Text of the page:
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>Gossip in the Stacks

>Neatly tying the last two blog entries together, I see there has been some discussion, prompted by Naomi Wolf’s Times article, on the PUBYAC listserv about the inclusion of the Gossip Girls books in public library YA collections. (PUBYAC is “an Internet discussion list concerned with the practical aspects of Children and Young Adult Services in Public Libraries, focusing on programming ideas, outreach and literacy programs for children and caregivers, censorship and policy issues, collection development, administrative considerations, puppetry, job openings, professional development and other pertinent services and issues.”) One defence made of NOT purchasing such titles was, secondhand, from a book review editor: “most libraries do not have an abundance of money to spend on questionable purchases.”

Questionable was left undefined, as it usually is (like offensive). Questionable meaning, “I don’t have an audience in my library for these books,” fine. But questionable as “in questionable taste,” or as in “I’m gonna get in trouble,” not so fine. As well, the “we only have a limited amount of money” argument is no defense, either: if you only have a limited amount of money, don’t you want to spend a large chunk of it on books that kids already want to read? When I was in library school, Zena Sutherland took the line that libraries needn’t buy Nancy Drew, etc. (I see I’m dating both Zena and myself!) because kids could buy them for themselves, and indeed such books were published with both eyes on the mass market, not on institutional sales. But then I went out and worked with kids who could not (or would not) buy books for themselves. In my opinion, the stocking of mass-market paperbacks in a public library is a signal to kids that their interests are represented and respected. Why should a kid respect my recommendation of, say, Francesca Lia Block, if I don’t respect the kid’s enjoyment of Gossip Girls? (Note: I don’t think you have to have respect for what somebody is reading in order to respect her right to her own taste.)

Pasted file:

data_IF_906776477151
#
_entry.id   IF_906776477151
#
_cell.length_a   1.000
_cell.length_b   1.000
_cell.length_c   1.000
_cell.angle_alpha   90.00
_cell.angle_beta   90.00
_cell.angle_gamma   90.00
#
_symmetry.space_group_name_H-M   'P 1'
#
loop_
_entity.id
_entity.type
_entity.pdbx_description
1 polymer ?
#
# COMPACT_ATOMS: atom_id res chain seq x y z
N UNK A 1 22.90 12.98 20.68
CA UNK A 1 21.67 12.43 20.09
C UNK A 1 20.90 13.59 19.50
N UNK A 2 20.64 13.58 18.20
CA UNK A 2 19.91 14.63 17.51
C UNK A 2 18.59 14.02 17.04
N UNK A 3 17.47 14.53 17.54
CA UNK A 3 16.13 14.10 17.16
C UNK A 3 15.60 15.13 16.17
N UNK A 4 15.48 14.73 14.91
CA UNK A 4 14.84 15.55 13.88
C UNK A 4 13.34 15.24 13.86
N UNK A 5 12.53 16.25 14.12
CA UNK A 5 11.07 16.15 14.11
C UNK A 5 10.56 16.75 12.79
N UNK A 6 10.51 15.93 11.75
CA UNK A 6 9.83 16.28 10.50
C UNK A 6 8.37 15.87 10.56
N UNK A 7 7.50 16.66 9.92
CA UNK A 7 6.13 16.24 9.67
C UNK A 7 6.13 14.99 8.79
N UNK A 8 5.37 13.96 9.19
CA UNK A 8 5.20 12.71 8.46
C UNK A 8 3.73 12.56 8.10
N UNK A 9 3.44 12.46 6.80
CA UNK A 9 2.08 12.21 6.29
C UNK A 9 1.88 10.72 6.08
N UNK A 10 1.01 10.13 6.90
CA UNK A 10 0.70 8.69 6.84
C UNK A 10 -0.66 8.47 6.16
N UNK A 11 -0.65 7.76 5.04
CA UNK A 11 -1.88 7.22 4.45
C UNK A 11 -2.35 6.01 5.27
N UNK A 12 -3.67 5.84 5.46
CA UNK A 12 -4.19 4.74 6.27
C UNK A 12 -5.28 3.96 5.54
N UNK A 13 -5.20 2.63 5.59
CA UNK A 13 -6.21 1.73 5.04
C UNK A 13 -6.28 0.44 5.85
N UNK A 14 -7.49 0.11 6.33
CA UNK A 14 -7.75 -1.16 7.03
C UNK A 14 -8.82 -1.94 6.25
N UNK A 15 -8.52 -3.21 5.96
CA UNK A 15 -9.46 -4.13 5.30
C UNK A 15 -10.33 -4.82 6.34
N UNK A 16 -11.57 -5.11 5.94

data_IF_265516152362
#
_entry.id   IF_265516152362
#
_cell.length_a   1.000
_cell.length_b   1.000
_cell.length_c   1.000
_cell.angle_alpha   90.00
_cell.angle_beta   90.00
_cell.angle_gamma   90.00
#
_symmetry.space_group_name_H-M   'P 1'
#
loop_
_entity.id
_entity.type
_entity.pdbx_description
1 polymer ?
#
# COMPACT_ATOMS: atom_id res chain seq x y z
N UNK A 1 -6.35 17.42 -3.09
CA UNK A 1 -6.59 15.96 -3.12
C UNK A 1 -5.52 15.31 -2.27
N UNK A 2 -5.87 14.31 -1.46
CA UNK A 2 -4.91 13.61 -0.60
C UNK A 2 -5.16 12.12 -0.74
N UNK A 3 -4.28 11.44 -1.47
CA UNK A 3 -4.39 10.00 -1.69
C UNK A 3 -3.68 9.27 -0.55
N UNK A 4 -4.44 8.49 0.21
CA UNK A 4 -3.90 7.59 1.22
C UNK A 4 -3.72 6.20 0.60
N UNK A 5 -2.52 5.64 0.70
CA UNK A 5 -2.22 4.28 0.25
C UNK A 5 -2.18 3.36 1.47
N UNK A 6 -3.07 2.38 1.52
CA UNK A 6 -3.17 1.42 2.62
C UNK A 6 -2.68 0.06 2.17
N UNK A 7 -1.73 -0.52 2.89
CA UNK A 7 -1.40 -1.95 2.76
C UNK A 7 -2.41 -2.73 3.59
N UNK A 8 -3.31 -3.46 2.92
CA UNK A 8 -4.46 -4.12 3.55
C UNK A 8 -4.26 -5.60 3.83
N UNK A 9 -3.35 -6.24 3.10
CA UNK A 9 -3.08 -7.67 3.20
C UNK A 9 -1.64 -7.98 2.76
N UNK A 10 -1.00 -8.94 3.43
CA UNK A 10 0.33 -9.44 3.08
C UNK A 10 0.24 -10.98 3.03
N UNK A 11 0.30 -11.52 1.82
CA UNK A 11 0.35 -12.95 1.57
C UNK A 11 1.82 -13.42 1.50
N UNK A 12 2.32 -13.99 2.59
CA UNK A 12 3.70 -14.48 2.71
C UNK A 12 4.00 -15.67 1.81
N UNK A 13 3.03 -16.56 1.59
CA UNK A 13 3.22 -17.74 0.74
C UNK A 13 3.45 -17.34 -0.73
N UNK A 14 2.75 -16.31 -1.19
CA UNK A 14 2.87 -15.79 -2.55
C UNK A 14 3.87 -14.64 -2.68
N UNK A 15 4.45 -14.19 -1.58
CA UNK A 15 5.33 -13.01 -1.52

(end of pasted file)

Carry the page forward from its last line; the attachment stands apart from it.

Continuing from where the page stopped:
Roger Sutton About Roger Sutton

Roger Sutton has been the editor in chief of The Horn Book, Inc, since 1996. He was previously editor of The Bulletin of the Center for Children's Books and a children's and young adult librarian. He received his M.A. in library science from the University of Chicago in 1982 and a B.A. from Pitzer College in 1978. Follow him on Twitter: @RogerReads.



  1. Andy Laties says:

    >My relevant footnote from REBEL BOOKSELLER:

    “The great Zen Master Yang-shan said, ‘In my shop I handle all kinds of merchandise. If someone comes looking for rat shit, I’ll sell him rat shit. If someone comes looking for gold, I’ll sell him pure gold.’”—quoted in “Notes,” Bhagavad Gita, Translated by Stephen Mitchell (New York: Harmony, 2000): 191. This I gather is a gloss on Mahayana Buddhism’s key doctrine of Expedient Means: “Numberless thousands of myriads of millions of kinds of living beings come before the Buddha and hear the Dharma [law]. The Thus Come One [Buddha] at this time observes these beings, their keenness or dullness, their exertion or laxity, and in accord with what they can bear, preaches the Dharma to them in an incalculable variety of modes, each causing them to rejoice and enabling them speedily to gain good advantage.”—Scripture of the Lotus Blossom of the Fine Dharma (The Lotus Sutra), Translated from the Chinese of Kumarajiva by Leon Hurwitz ([circa 350-410 A.D.] New York: Columbia University Press, 1976): 102.

    Of course this neatly casts we critics, librarians, booksellers, and other authority figures as Buddhas. And, why not?

  2. Andy Laties says:

    >I apologize for so blatantly plugging my own book. Yuck. I’m still not used to modulating my identity as an “author”.

  3. rindambyers says:

    >Nothng wrong with initiating spaces and places and times for respectful dialogue in a bookstore as well as a library. Might sell more books of all kinds.

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